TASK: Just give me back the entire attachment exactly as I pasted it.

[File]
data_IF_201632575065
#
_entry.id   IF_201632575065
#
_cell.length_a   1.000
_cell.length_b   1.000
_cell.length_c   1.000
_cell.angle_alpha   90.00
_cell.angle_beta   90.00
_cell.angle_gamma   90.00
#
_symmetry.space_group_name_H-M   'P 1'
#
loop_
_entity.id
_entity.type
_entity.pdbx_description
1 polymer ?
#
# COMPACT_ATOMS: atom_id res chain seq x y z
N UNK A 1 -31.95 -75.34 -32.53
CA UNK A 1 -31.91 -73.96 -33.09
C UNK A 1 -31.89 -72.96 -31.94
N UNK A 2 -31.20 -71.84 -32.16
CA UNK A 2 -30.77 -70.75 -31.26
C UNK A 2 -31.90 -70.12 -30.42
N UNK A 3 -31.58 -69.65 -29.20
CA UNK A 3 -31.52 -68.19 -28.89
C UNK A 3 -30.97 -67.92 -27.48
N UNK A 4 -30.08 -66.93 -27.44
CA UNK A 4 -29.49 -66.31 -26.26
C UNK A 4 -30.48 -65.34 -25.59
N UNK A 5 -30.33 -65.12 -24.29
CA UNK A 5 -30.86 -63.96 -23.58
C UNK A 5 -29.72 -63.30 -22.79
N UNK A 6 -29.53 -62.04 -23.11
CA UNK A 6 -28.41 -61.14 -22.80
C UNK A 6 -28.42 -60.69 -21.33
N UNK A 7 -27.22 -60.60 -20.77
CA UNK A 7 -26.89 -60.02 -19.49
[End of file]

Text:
data_IF_201632575065
#
_entry.id   IF_201632575065
#
_cell.length_a   1.000
_cell.length_b   1.000
_cell.length_c   1.000
_cell.angle_alpha   90.00
_cell.angle_beta   90.00
_cell.angle_gamma   90.00
#
_symmetry.space_group_name_H-M   'P 1'
#
loop_
_entity.id
_entity.type
_entity.pdbx_description
1 polymer ?
#
# COMPACT_ATOMS: atom_id res chain seq x y z
N UNK A 1 -31.95 -75.34 -32.53
CA UNK A 1 -31.91 -73.96 -33.09
C UNK A 1 -31.89 -72.96 -31.94
N UNK A 2 -31.20 -71.84 -32.16
CA UNK A 2 -30.77 -70.75 -31.26
C UNK A 2 -31.90 -70.12 -30.42
N UNK A 3 -31.58 -69.65 -29.20
CA UNK A 3 -31.52 -68.19 -28.89
C UNK A 3 -30.97 -67.92 -27.48
N UNK A 4 -30.08 -66.93 -27.44
CA UNK A 4 -29.49 -66.31 -26.26
C UNK A 4 -30.48 -65.34 -25.59
N UNK A 5 -30.33 -65.12 -24.29
CA UNK A 5 -30.86 -63.96 -23.58
C UNK A 5 -29.72 -63.30 -22.79
N UNK A 6 -29.53 -62.04 -23.11
CA UNK A 6 -28.41 -61.14 -22.80
C UNK A 6 -28.42 -60.69 -21.33
N UNK A 7 -27.22 -60.60 -20.77
CA UNK A 7 -26.89 -60.02 -19.49